I wrote a long email to a friend on Friday about this very point. Specificaly on why Australia has done so well has nothing specifically to do with us being a 'great nation'. Australia is, like the chinese addicted to US monetary expansion. The chinese peg forces them to build things to soak up the inflation the peg created. To build things, the closest pile of dirt is Australia that gives them the resources needed to do so. The situation is unstable, as it relies on continued US debt growth and trade with China keeping the peg where it is as well as the AUD not rising so far it prices out commodities out of the market

Note the Baltic Dry Index and how Australia beat out Chile as being a major supplier in 2008 and you see a recipe for the next economy to reverse in to stagflation with it's commisurate real estate pop... and boy will this be a painful one. The sheep here feel invulnerable. All it take is the continued rise of the AUD, which is assured, or China breaking the peg, which it could well do on Qe3. 

max2205's picture

The new female IMF chief: "she walka like a girl but she talka like a man...Lola"

max2205's picture

The new female IMF chief: "she walka like a girl but she talka like a man...Lola"

max2205's picture

The new female IMF chief: "she walka like a girl but she talka like a man...Lola"

max2205's picture

The new female IMF chief: "she walka like a girl but she talka like a man...Lola"

TempFlashback's picture

Is the fifth time going to be the charm? Stay tuned...

Hook Line and Sphincter's picture

A charm? It might be as long as Lola keeps her pants on.

theMAXILOPEZpsycho's picture

Do the illuminati accept chicks these days??

Secondly, there are many cases of female rapists...I hear they often spike drinks with a mixture of zanex and viagra...

IdioTsincracY's picture

Debt is slavery .... right on!!!

Parents are indebted because of the great Real Estate ponzi scheme ...

the children are indebted because of College Loan scheme...

entire Countries and indebted because of the Natural Economics growth paradigm ...

Who the fuck is gaining from all of this???

Where is all the money going? .... follow the trail of the reverse-trickle-down flow ....

It's the fucking Oligarchy!!!

Everyone's got debt ... they're swimming in wealth extracted at the detriment of entire Nations ....

Do we need a new System? ... you bet .... but for that to happen we need to fuck them all!!!!

Cursive's picture

Yes, and I for one would prefer a return of the true "Greenback" issued by our very own UST, not the FRB.

Libertarian777's picture

Not sure why there seems to be such a backing behind 'Lincoln's greenback'.


With the Fed monetising US Treasry issued debt currently, the US dollar printed by the Bureau of Engraving and Printing is effectively that issued by the US Treasury.

Since most people already agree monetising debt is a bad thing, why would allowing the US Treasury to flat out print debt currency be any better? It would completely remove the minor roadblock they have with the FRB.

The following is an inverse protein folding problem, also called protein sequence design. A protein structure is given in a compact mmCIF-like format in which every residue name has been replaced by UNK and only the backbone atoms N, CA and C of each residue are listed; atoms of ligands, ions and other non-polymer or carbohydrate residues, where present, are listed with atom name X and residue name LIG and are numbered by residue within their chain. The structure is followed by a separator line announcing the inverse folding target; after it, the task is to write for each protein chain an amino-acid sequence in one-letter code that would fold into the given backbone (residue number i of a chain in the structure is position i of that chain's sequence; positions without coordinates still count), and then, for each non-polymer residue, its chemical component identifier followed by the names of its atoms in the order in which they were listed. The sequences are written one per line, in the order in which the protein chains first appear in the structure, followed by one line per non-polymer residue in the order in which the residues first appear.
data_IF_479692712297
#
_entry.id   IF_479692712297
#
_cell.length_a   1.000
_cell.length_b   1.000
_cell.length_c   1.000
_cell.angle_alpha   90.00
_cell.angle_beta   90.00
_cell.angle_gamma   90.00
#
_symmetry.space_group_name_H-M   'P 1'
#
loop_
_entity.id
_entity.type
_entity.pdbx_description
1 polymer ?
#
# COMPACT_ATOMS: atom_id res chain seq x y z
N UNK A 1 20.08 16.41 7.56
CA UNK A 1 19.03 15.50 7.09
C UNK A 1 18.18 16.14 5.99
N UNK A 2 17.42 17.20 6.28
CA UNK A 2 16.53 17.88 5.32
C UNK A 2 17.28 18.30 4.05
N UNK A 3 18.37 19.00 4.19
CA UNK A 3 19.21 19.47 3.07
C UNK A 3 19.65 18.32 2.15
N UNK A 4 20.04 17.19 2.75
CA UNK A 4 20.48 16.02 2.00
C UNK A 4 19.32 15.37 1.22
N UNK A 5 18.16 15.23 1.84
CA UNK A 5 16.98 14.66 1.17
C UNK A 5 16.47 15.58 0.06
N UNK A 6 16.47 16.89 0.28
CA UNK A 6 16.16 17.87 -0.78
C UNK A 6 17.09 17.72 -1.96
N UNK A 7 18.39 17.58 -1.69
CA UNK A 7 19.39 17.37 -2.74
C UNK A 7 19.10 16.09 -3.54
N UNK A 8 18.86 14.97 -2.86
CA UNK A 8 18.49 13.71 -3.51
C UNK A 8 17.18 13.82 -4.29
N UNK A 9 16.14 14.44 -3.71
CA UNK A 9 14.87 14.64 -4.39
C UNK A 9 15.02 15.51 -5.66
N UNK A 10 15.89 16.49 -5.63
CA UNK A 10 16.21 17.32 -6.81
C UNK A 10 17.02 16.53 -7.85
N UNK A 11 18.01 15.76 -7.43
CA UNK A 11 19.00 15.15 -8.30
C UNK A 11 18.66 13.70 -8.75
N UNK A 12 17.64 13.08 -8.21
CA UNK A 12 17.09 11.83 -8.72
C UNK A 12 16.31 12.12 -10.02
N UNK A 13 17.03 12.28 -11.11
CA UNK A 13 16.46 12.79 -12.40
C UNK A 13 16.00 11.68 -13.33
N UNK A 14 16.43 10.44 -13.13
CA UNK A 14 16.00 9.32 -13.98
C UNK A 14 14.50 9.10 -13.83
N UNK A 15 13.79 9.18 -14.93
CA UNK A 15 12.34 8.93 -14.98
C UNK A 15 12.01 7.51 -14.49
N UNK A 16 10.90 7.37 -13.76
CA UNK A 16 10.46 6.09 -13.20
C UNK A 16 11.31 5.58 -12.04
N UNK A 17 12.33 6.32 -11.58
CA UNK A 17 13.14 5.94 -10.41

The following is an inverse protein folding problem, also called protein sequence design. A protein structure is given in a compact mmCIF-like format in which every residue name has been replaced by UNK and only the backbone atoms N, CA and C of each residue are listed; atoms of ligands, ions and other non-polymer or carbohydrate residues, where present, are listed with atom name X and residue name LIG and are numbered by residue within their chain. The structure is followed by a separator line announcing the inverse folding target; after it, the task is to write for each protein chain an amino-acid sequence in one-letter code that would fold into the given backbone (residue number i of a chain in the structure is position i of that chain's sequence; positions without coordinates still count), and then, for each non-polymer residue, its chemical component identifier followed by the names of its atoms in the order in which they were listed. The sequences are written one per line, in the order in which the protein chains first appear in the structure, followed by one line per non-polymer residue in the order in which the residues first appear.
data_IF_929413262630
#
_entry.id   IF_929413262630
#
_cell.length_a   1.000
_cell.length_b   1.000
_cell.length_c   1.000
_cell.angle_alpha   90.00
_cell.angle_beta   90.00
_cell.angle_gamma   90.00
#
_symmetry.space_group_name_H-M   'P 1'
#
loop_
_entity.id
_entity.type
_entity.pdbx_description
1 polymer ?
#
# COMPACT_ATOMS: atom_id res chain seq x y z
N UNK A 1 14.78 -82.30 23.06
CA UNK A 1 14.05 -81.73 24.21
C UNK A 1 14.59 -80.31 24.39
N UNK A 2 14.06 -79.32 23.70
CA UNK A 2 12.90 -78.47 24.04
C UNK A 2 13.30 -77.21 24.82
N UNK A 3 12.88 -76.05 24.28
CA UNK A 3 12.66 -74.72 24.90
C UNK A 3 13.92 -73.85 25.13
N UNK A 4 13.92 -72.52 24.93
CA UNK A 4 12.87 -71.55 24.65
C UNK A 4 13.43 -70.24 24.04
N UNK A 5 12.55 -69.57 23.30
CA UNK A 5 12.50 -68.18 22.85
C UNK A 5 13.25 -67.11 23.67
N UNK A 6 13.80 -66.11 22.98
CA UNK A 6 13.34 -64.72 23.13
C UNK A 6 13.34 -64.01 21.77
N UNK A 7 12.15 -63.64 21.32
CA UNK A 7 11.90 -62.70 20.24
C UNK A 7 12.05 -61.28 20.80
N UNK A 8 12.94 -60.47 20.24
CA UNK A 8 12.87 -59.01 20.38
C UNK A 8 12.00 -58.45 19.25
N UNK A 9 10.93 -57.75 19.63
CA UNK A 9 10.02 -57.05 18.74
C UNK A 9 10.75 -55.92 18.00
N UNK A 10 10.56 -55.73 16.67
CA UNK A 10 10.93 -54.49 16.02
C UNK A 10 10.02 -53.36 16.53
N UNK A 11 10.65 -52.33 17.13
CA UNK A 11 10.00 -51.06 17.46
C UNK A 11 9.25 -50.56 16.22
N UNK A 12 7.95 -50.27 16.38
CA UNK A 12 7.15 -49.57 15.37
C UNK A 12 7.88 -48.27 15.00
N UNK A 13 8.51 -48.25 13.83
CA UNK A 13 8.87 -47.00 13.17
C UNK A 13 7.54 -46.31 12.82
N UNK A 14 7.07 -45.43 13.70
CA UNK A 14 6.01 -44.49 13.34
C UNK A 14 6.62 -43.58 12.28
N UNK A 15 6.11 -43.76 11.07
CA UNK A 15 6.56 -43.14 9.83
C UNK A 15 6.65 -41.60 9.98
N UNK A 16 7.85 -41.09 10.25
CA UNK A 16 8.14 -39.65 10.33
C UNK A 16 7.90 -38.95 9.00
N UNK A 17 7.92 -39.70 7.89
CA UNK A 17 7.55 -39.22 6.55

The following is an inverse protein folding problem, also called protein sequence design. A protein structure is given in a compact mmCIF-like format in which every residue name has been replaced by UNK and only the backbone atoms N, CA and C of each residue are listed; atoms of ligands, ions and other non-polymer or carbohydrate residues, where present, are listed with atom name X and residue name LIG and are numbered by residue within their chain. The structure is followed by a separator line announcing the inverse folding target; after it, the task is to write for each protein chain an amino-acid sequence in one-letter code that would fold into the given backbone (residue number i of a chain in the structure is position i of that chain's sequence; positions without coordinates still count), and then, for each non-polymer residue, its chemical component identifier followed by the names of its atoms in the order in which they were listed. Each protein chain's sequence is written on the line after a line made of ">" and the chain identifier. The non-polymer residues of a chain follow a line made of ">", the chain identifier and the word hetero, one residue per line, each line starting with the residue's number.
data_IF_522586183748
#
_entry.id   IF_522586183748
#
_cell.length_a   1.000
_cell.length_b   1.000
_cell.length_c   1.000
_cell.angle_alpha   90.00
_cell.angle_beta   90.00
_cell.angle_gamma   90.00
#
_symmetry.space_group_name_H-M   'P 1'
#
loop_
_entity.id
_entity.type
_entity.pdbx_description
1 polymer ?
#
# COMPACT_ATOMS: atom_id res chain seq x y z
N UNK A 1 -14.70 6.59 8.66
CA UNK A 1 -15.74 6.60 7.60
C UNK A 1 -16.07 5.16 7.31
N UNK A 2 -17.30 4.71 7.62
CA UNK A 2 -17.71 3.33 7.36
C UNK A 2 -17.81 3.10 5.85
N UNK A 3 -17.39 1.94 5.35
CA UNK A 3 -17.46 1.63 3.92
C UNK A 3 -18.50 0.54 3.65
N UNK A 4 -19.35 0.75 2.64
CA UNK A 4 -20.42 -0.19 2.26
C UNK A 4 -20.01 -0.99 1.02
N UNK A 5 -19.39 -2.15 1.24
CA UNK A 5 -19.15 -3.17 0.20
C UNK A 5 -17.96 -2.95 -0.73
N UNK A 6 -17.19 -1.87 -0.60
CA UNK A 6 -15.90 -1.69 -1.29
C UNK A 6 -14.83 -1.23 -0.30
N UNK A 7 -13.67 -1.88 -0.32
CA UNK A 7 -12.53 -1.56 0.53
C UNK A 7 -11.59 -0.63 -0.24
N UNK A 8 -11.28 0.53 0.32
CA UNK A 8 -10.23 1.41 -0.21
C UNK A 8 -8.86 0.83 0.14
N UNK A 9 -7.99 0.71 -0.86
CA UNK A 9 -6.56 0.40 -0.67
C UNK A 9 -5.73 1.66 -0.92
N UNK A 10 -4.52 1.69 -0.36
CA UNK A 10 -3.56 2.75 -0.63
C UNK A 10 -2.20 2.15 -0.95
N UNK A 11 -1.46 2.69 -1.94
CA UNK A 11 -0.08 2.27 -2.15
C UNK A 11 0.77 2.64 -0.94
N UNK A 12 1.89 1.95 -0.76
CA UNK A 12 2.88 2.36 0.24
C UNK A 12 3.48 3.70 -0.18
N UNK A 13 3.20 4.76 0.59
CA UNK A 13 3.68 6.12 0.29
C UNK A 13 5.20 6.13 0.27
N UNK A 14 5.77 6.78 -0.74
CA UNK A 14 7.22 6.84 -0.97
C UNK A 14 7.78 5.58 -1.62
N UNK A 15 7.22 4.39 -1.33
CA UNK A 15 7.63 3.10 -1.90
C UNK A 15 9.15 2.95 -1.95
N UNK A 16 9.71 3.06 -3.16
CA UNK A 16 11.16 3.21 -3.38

asymptote's picture

Australia's RBA was given independency from politics a few decades ago. Whilst I won't suggest it's a good model, as I detest Fractional Reserve lending on principal, it is probably an exmaple of the best of the worst. You will do better than you curently do, on that system, but you still have two problems as I see it:

1) If your government is allowed to issue bonds, it'll be fiscally imprudent and you will end up with high taxes. My highest tax band here is 47%, plus GST(Like vat), fuel excise, etc. I loose more han half of my wage to my governments desire to spend my money for me. The Private\Public central bank won't help you.

2) The environment the country exists in is a stabliser. If every other country in the world decides to dilute their currencies, then be ready to watch you economy get crushed as the exports continually have to lower costs to remain competitive externally. Sure, BHP can sell steel at market rates, but the business denominated in the local currency will suffer as it needs to operate within the realm of the stringer currency (as in paying wages). Remember, wages go up easily, and down with a lot of pain and cost (retrench, then rehire lower paid workers). 


The only soluton I see is a global reset, the people who will do it will be the ones who will benefit the most from the new system. 

BigDuke6's picture

'Global reset'  ... like the rapture?

Its got its fans.

Cursive's picture


With the Fed monetising US Treasry issued debt currently, the US dollar printed by the Bureau of Engraving and Printing is effectively that issued by the US Treasury.

Your analysis ignores the that the FRN is debt-backed money and productive capacity is drained from our economy by the rentiers (banksters).

Since most people already agree monetising debt is a bad thing, why would allowing the US Treasury to flat out print debt currency be any better?

Again, the return to the Greenback has abolutely nothing to do with debt.  That is what makes it great.  So, it a.) would not be monetising debt or b.) debt-based money/currency.

It would completely remove the minor roadblock they have with the FRB.